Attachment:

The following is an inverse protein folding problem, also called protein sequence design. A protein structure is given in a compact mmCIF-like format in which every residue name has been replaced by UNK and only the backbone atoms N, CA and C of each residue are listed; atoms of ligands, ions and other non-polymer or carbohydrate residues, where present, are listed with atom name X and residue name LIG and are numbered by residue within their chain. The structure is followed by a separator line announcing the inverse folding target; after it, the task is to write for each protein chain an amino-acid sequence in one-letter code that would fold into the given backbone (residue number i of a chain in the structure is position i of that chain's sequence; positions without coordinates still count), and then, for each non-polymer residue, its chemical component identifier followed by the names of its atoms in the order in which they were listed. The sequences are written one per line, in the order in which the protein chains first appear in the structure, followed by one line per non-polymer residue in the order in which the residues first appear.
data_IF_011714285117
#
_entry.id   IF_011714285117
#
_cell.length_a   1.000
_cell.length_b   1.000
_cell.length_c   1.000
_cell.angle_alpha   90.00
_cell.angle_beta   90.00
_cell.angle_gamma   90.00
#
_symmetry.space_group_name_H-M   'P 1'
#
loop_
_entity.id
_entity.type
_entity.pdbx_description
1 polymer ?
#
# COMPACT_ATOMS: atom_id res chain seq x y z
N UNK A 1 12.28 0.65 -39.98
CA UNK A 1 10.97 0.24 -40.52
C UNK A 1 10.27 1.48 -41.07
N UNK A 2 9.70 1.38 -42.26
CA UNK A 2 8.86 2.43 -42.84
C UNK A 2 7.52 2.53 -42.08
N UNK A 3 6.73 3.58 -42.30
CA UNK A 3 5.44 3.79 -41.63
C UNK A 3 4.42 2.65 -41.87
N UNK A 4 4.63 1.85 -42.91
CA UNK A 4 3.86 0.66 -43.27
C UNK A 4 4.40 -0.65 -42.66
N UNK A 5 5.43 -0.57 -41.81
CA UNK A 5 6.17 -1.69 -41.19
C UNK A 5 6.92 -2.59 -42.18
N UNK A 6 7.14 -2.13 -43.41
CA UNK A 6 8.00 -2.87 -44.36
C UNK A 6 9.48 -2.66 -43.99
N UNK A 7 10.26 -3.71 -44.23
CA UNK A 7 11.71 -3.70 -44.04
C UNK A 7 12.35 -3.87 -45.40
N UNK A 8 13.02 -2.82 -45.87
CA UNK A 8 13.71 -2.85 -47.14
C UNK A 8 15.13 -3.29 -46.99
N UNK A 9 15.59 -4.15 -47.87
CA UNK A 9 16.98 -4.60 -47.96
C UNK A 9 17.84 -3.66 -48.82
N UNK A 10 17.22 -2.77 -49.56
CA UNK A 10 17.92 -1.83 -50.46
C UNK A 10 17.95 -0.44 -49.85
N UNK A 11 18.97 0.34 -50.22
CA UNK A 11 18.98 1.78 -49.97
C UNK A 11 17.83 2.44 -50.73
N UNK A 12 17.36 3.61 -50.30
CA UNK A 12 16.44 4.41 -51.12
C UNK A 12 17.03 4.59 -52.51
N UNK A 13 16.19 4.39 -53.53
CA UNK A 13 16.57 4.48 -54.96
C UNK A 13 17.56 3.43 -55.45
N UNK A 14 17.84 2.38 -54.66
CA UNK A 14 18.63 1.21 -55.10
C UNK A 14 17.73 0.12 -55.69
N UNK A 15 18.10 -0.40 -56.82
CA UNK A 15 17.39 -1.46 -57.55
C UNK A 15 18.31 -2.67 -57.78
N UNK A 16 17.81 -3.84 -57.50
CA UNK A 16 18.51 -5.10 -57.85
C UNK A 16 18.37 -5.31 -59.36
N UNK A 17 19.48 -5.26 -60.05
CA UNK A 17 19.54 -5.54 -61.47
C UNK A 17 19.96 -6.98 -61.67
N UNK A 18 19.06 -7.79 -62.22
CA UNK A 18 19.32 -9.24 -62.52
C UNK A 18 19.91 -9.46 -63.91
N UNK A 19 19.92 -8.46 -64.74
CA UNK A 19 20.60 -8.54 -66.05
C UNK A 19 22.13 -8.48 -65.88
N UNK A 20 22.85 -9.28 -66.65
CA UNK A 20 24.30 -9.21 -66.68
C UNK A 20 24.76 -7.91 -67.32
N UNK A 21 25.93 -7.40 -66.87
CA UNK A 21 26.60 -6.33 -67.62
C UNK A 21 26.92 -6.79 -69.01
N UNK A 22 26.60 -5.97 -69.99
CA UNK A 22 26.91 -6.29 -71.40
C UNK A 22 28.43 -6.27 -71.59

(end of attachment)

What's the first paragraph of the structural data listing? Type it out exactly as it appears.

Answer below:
The following is an inverse protein folding problem, also called protein sequence design. A protein structure is given in a compact mmCIF-like format in which every residue name has been replaced by UNK and only the backbone atoms N, CA and C of each residue are listed; atoms of ligands, ions and other non-polymer or carbohydrate residues, where present, are listed with atom name X and residue name LIG and are numbered by residue within their chain. The structure is followed by a separator line announcing the inverse folding target; after it, the task is to write for each protein chain an amino-acid sequence in one-letter code that would fold into the given backbone (residue number i of a chain in the structure is position i of that chain's sequence; positions without coordinates still count), and then, for each non-polymer residue, its chemical component identifier followed by the names of its atoms in the order in which they were listed. The sequences are written one per line, in the order in which the protein chains first appear in the structure, followed by one line per non-polymer residue in the order in which the residues first appear.